American savers will be glad to see the new pension-plan limitations that were released by the Internal Revenue Service this week. The most notable limit increases will bolster taxpayers’ ability to save for retirement — definitely good news for anyone aiming to establish a sizable nest egg before leaving the workforce.

Indi Samarajiva / Flickr source

In 2013, the contribution limit for 401(k), 403(b), most 457 plans and the federal government’s Thrift Savings Plan is increased from $17,000 to $17,500. The catch-up contribution limit, for those ages 50 and up, remains at $5,500.

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Also, the contribution limit for traditional and Roth IRAs is increased from $5,000 to $5,500. The catch-up contribution limit is unchanged at $1,000. Taxpayers should note that this limit applies to combined contributions to all IRAs (maximum $5,500 contribution across all IRAs, not every IRA).

Contribution limitations were raised because “the increase in the cost-of-living index met the statutory thresholds that trigger their adjustments,” the IRS said in an official notice.

For employer-sponsored plans, the last limit increase occurred for 2012, when it was raised from $16,500 to $17,000. For IRAs, the last limit increase happened in 2008, when the limit was hiked from $4,000 to $5,000.

Taxpayers who contribute to one of the above employer-sponsored retirement plans and an IRA will be able to save an extra $1,000 in these tax-deferred accounts per year. At a modest 6 percent average annual return, that extra $1,000 will turn into $5,743 after 30 years.  Assuming the contribution limits don’t change again, adding that additional $1,000 per year could translate to an extra $83,802 after 30 years (again, assuming a 6 percent annual return).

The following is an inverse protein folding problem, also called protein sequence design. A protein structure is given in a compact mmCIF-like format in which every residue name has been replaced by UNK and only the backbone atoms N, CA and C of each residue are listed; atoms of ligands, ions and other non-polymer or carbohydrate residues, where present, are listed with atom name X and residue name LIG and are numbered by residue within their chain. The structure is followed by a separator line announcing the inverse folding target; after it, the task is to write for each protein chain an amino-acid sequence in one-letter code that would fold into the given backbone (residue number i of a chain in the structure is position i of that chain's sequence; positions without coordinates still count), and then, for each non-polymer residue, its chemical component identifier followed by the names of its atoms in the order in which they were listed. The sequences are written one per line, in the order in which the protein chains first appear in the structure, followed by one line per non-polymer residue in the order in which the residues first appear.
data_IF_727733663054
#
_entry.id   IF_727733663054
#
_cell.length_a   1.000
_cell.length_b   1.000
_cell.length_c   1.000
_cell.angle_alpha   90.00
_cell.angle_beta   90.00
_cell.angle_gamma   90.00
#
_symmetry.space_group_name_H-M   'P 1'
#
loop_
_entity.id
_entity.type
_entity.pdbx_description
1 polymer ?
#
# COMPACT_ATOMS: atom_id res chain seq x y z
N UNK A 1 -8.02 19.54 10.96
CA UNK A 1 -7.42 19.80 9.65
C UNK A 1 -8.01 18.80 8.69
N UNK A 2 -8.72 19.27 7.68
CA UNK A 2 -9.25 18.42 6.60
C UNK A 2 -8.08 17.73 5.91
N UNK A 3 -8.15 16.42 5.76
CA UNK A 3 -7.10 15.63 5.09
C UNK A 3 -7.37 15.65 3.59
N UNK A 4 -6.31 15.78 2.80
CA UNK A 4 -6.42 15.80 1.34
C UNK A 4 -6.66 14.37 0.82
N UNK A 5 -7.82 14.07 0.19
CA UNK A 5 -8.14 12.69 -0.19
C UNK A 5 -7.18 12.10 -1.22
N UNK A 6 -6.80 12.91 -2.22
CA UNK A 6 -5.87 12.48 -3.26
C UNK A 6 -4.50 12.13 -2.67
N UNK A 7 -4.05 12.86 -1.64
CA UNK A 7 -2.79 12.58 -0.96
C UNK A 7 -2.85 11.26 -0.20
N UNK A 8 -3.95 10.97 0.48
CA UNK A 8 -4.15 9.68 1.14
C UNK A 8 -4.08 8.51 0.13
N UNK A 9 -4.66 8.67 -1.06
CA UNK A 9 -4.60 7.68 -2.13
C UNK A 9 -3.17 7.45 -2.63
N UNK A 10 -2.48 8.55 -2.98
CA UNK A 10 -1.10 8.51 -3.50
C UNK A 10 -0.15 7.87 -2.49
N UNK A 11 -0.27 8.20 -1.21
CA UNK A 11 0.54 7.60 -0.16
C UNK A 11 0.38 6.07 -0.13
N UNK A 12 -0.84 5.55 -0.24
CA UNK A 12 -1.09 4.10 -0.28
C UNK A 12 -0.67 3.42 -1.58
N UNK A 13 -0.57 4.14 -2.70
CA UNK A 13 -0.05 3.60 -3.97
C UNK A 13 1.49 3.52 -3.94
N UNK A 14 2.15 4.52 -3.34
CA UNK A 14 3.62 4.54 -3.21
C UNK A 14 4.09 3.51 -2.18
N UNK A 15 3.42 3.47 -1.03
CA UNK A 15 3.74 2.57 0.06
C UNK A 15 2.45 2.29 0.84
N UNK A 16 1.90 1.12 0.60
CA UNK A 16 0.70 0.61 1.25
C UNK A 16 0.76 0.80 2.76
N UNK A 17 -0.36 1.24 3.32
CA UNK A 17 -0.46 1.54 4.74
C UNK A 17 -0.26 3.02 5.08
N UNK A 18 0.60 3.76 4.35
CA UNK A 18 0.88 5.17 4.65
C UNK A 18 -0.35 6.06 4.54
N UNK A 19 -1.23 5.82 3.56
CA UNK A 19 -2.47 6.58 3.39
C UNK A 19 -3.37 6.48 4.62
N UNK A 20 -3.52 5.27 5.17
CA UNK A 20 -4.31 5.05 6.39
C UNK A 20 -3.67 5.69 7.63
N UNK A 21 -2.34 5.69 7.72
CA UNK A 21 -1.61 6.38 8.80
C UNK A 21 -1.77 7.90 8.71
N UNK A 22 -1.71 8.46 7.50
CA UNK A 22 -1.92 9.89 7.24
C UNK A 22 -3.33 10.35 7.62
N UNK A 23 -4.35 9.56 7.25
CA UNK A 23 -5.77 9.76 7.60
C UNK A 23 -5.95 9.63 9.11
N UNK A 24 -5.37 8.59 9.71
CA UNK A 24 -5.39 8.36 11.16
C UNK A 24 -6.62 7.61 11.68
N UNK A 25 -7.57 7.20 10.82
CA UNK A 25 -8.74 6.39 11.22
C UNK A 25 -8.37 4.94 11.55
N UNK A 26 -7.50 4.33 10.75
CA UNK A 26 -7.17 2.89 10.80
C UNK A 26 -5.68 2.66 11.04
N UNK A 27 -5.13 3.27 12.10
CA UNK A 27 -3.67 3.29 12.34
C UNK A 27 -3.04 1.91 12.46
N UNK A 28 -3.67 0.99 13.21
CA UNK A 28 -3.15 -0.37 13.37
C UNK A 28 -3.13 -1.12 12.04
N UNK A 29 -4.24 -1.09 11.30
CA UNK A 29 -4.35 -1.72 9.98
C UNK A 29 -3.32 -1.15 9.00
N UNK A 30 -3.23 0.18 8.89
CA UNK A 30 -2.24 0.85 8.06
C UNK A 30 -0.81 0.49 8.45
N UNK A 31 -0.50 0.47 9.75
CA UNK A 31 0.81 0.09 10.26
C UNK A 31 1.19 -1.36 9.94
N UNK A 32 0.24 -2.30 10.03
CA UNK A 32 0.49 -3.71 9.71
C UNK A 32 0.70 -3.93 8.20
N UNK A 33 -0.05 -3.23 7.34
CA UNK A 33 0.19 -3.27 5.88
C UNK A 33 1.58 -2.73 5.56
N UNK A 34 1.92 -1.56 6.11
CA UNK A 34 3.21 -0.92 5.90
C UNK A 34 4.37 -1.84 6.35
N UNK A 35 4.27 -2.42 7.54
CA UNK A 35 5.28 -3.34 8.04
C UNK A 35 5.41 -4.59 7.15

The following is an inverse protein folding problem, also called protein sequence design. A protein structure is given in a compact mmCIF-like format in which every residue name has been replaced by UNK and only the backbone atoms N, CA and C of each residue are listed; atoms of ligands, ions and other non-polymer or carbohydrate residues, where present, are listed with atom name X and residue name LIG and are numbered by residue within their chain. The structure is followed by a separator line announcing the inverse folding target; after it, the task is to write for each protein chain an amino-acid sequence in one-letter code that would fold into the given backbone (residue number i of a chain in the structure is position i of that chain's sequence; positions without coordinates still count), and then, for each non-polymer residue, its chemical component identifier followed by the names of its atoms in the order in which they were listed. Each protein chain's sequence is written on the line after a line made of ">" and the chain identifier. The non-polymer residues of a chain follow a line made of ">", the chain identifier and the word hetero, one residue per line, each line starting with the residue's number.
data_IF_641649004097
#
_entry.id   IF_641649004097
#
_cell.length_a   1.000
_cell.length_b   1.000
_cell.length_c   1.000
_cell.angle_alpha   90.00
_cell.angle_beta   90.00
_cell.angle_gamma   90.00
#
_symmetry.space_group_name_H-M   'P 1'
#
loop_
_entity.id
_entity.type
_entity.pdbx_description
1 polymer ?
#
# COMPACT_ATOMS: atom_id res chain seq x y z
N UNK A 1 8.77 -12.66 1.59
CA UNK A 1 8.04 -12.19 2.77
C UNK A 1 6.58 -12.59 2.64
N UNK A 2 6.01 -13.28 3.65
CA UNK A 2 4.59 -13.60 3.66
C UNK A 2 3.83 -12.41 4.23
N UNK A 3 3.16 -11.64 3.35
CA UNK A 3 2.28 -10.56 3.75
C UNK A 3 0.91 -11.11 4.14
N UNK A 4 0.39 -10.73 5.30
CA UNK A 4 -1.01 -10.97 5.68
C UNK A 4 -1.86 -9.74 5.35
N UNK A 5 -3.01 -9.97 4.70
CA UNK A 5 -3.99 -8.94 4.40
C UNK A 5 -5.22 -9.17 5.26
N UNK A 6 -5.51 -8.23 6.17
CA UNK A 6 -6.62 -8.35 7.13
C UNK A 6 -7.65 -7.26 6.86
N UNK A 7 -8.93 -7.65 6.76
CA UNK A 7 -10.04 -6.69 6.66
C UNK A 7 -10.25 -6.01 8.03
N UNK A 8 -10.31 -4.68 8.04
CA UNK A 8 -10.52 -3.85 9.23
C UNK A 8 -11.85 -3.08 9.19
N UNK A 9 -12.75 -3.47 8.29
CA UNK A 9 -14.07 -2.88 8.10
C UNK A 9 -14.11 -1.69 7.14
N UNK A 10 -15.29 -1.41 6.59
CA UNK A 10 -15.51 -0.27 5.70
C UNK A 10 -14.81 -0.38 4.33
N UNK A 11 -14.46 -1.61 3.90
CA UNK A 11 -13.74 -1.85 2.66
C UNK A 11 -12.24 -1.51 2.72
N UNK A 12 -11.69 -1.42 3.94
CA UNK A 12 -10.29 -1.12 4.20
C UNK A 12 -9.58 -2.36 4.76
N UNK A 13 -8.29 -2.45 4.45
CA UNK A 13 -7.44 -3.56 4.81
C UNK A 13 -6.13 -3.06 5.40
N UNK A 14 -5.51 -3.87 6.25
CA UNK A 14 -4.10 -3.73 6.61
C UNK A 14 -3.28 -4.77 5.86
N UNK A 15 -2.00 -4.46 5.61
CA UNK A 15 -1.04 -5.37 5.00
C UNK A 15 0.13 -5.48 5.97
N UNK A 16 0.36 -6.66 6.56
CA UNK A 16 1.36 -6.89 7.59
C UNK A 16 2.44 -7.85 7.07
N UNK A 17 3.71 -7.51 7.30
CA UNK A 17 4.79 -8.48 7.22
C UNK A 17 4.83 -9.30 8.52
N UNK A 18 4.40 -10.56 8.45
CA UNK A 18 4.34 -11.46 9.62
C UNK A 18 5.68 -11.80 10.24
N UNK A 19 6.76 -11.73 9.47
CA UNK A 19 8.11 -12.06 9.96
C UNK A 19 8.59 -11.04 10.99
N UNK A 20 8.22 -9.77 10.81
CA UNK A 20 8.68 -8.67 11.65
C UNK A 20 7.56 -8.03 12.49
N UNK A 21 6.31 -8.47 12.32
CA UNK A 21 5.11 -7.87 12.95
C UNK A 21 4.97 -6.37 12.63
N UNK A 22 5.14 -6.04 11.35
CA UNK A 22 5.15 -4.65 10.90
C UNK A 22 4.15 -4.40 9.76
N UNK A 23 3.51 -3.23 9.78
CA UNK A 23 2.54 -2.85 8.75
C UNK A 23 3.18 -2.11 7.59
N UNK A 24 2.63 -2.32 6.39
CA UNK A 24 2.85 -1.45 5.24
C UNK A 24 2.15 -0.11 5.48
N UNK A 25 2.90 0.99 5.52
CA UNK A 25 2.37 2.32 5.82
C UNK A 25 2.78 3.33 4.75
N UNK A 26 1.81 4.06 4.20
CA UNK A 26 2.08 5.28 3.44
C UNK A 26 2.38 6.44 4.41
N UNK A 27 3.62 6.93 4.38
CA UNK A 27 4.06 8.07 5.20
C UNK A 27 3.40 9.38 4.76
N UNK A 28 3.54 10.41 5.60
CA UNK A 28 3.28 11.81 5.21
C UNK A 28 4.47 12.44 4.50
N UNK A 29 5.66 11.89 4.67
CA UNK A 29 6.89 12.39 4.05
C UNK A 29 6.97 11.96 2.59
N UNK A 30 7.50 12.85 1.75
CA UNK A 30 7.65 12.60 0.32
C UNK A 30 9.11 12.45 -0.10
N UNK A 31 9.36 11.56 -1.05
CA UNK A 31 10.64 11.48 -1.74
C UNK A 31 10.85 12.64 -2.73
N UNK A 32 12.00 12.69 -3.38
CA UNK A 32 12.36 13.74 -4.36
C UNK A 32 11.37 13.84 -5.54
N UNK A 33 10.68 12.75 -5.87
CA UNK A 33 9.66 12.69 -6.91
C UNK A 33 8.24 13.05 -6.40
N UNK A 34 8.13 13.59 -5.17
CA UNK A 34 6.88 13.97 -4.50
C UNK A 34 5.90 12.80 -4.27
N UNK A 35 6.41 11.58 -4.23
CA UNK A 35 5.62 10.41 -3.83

In addition to being able to save more, eligibility requirements for IRAs have also eased slightly. The IRS reduces the amount that taxpayers can contribute to traditional and Roth IRAs when their incomes reach a certain range — at a certain income level, taxpayers cannot contribute at all.

For traditional IRAs:

– Singles and heads of household, covered by workplace retirement plan: $59,000 to $69,000

– Married filing jointly, covered by workplace retirement plan: $95,000 to $115,000

– Married, not covered by workplace retirement plan: $178,000 to $188,000

For Roth IRAs:

– Singles and heads of household: $112,000 to $127,000

– Married: $178,000 to $188,000

Whether you are just starting your first job or getting ready to say goodbye to the job market, heed these helpful tips to prepare for retirement.


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Simon Zhen

Simon is a research analyst for MyBankTracker. He is an expert on consumer banking products, bank innovations and financial technology.
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  • Eric Scott

    Are there increases every year or only sporadically?

    • Simon Zhen

      Eric, the IRS will raise the contribution limits as the inflation rate increases to certain levels.